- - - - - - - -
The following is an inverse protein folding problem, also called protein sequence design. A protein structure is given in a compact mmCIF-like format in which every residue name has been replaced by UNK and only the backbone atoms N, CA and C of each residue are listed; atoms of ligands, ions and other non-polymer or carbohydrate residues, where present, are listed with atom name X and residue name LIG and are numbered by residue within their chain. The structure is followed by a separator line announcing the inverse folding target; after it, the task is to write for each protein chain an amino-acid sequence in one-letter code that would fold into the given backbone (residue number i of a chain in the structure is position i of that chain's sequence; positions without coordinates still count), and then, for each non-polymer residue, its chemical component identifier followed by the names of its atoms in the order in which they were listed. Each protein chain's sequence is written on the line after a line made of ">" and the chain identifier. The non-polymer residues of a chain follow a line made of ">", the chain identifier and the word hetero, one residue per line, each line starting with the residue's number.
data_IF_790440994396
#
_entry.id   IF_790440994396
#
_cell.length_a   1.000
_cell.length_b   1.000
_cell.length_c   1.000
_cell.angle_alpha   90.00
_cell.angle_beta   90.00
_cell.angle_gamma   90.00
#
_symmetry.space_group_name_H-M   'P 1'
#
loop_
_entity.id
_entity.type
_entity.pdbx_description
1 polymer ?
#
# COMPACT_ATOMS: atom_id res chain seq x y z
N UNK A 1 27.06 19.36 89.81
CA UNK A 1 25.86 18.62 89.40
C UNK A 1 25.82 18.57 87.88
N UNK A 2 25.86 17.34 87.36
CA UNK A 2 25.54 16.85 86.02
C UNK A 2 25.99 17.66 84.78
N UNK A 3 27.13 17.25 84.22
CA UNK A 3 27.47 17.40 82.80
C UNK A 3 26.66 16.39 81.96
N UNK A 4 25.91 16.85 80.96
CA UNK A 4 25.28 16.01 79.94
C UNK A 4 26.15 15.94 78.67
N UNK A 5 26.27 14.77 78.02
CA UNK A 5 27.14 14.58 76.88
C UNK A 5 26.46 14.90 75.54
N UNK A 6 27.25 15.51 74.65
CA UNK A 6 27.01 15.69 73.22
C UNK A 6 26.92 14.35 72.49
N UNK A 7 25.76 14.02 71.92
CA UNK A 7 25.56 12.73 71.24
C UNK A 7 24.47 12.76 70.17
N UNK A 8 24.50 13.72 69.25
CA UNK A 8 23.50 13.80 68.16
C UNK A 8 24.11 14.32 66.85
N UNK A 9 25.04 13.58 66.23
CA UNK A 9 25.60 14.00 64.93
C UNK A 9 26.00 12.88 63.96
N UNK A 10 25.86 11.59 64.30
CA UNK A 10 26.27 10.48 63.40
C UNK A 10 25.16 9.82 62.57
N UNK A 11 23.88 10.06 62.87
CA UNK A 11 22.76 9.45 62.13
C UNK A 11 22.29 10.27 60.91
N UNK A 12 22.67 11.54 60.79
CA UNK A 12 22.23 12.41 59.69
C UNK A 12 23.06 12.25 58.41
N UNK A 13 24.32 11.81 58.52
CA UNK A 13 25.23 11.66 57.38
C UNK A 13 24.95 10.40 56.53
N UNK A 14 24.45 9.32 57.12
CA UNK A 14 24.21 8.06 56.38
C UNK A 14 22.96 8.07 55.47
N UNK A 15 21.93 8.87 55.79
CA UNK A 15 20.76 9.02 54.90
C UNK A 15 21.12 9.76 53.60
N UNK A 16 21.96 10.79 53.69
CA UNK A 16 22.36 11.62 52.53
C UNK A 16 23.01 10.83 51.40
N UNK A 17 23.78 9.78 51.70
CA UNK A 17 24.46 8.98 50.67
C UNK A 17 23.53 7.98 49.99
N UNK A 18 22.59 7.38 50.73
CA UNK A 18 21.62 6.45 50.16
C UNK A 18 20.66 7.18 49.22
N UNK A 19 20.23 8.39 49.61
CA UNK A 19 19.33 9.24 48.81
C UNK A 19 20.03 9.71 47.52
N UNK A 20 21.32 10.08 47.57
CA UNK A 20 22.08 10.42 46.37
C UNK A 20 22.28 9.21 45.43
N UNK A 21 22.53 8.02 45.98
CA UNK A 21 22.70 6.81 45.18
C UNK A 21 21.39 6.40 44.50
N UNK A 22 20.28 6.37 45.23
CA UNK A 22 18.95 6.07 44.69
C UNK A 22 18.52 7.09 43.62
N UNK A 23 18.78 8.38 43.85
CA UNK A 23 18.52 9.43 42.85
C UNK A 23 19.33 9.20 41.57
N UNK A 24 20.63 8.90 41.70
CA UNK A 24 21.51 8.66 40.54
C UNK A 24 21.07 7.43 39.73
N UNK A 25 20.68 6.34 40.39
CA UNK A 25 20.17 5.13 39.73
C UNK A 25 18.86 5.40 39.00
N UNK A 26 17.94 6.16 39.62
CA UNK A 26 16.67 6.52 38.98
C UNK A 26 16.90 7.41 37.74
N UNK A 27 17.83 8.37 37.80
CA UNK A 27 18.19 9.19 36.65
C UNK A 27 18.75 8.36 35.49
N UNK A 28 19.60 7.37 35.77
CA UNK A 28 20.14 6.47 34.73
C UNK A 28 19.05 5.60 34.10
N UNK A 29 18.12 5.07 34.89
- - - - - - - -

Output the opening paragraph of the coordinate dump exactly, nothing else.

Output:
The following is an inverse protein folding problem, also called protein sequence design. A protein structure is given in a compact mmCIF-like format in which every residue name has been replaced by UNK and only the backbone atoms N, CA and C of each residue are listed; atoms of ligands, ions and other non-polymer or carbohydrate residues, where present, are listed with atom name X and residue name LIG and are numbered by residue within their chain. The structure is followed by a separator line announcing the inverse folding target; after it, the task is to write for each protein chain an amino-acid sequence in one-letter code that would fold into the given backbone (residue number i of a chain in the structure is position i of that chain's sequence; positions without coordinates still count), and then, for each non-polymer residue, its chemical component identifier followed by the names of its atoms in the order in which they were listed. Each protein chain's sequence is written on the line after a line made of ">" and the chain identifier. The non-polymer residues of a chain follow a line made of ">", the chain identifier and the word hetero, one residue per line, each line starting with the residue's number.